After graduation, after a divorce, after an election
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vicky sanzone has been a long-haul truck driver for nine years. Her father was a trucker, and she often jokes that driving is in her blood. Vicky also used to ride with her truck-driver boyfriend to keep him company. During these trips she decided to get her Class A license; she loved being out on the open road and longed to be behind the wheel instead of in the passenger’s seat.
At Vicky’s invitation I accompanied her on a weeklong route. When I arrived with all my camera equipment, Vicky laughed. “Girl, I can’t believe how much you packed.” After loading the cab, Vicky made sure her cat Simba was curled safely on the bunk, and the three of us headed out.
© Alexis Mann
that week Vicky was running “regional”: hauling freight up and down the East Coast. Truck stops along the way offer showers, restaurants, laundromats, movies, and even chapels. I witnessed a strong sense of community among Vicky and her fellow drivers, who spend extended periods away from family and friends.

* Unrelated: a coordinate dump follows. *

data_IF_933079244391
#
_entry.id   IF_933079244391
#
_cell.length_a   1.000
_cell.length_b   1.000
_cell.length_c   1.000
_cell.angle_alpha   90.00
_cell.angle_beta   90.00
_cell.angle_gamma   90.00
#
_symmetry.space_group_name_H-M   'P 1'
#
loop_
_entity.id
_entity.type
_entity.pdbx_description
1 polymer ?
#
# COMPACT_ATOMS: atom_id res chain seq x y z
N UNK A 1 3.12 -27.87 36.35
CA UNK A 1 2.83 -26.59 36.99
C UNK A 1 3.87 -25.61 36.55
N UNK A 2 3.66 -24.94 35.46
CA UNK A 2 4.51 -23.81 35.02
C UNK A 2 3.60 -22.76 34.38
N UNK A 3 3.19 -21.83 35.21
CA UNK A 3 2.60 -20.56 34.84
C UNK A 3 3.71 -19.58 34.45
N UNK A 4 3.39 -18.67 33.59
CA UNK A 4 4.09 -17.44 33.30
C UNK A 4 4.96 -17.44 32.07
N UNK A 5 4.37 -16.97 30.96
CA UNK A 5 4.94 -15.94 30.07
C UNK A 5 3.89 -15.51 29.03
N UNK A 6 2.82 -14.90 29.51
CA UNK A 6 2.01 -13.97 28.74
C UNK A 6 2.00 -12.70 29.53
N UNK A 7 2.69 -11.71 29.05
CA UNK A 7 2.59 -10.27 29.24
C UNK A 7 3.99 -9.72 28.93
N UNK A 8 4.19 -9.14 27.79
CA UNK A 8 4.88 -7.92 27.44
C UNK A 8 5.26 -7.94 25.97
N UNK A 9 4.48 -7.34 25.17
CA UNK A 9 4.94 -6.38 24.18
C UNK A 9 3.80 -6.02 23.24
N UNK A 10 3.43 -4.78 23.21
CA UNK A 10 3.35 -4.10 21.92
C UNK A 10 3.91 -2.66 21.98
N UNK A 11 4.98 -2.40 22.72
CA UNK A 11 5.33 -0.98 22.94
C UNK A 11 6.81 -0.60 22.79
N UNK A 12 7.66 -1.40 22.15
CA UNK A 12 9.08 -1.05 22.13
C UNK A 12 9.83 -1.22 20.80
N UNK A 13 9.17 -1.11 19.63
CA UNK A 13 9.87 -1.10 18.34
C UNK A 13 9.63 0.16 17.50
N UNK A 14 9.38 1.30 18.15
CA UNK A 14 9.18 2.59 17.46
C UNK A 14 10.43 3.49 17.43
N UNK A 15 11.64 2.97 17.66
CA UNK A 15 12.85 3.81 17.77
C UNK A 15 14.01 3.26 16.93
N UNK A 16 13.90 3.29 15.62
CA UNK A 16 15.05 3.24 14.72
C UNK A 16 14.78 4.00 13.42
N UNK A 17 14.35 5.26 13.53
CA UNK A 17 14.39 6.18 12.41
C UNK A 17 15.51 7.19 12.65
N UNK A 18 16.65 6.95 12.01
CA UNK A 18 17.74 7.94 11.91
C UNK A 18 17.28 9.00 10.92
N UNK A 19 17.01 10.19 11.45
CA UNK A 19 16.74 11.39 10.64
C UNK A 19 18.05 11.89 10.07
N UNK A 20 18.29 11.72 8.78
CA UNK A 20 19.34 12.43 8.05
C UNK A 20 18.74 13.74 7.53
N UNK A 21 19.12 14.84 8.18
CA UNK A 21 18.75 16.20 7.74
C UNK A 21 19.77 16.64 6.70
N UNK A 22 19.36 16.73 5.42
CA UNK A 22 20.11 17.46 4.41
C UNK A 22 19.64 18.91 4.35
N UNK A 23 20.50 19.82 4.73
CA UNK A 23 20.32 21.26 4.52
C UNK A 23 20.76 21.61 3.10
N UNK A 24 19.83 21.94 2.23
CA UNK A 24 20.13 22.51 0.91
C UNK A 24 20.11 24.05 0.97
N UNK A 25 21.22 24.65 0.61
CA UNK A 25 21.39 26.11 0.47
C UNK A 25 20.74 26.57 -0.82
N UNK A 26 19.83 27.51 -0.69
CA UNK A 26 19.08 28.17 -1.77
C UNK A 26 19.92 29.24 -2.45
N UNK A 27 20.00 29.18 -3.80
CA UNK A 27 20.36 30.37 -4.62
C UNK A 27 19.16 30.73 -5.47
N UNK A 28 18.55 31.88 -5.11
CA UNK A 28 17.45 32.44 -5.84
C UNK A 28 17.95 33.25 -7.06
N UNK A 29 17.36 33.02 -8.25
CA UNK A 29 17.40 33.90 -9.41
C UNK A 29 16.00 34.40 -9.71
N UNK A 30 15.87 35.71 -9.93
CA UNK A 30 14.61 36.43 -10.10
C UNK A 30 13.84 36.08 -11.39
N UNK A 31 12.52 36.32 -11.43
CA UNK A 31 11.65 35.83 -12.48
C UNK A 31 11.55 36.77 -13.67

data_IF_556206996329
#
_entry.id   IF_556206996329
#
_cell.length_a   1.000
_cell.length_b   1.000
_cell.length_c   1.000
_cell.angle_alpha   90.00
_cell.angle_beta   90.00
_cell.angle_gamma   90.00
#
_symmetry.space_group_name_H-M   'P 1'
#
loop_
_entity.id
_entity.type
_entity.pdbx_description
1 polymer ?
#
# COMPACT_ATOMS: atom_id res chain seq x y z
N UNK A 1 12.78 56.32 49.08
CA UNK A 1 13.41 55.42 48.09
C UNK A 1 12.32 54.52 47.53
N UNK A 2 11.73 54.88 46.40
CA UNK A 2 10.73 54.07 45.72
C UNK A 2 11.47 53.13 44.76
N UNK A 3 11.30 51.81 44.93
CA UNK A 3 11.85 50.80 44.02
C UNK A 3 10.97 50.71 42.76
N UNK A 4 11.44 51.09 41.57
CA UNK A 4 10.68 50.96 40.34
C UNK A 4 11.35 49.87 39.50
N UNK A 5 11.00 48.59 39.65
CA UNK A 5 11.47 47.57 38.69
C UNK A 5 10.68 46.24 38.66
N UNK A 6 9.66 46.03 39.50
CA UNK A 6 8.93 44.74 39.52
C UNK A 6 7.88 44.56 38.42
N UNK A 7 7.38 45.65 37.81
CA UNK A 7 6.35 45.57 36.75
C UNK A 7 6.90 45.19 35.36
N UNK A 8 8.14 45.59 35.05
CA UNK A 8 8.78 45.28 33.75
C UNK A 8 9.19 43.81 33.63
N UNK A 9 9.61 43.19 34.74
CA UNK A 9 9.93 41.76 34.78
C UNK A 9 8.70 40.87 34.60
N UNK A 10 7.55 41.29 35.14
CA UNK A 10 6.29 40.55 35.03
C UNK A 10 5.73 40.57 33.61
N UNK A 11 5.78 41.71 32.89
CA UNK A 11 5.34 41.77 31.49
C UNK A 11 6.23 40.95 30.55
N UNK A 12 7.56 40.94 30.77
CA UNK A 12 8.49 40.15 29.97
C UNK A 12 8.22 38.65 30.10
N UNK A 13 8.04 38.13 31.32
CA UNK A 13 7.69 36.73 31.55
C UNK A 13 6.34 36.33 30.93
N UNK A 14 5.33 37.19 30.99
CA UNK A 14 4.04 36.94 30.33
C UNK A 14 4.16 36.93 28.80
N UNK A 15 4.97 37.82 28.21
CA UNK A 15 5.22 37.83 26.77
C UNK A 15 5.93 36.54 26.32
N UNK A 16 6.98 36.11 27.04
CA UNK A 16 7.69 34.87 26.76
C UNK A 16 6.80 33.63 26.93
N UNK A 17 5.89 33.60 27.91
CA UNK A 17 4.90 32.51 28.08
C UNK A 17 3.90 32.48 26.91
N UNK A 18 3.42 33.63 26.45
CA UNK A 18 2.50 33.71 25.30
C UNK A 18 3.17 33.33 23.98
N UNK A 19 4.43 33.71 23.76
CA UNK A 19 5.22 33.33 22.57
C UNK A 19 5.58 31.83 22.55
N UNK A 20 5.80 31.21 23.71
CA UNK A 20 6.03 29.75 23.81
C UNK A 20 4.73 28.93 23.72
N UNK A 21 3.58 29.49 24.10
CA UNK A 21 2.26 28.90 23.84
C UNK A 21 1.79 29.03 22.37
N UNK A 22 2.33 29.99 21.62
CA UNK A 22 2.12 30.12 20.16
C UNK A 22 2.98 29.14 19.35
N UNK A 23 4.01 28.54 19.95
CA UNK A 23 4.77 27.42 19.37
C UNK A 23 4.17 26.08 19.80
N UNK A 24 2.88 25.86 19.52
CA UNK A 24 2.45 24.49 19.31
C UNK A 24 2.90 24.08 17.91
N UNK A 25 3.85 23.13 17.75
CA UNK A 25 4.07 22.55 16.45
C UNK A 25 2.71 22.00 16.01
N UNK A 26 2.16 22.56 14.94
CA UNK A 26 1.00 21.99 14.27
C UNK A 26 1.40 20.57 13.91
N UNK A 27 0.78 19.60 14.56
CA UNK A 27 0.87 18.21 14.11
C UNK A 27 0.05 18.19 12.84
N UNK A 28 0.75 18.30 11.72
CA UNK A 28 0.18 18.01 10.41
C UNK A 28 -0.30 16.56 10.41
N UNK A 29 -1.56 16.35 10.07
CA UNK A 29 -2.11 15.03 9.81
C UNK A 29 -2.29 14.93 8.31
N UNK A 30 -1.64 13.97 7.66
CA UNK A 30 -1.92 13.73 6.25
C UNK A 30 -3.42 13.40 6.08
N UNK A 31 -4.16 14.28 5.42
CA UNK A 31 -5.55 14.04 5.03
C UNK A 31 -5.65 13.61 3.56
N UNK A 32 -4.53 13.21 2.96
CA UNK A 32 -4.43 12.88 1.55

federal law requires that truck drivers rest for ten out of every twenty-four hours. Before leaving the driver’s seat for the night, Vicky would pull out her logbook and make meticulous records of where she’d been, how many miles she’d covered, and how many hours she’d driven. The log entry completed, Vicky could think about dinner: a container of chicken-noodle soup, or maybe some lasagna packed in Tupperware, heated in her microwave. While she relaxed, she would nuzzle Simba, who had been circling the cab, waiting for Vicky’s attention.
vicky’s assignments sent us to Pennsylvania for dog food; to Massachusetts for pallets; to Maryland for blanket insulation and liquid sugar; and to New York for paper. We covered more than 2,700 miles. “Not bad,” Vicky said, smiling, as we drove the last few miles to her home in Maine. “It’s been a good week.”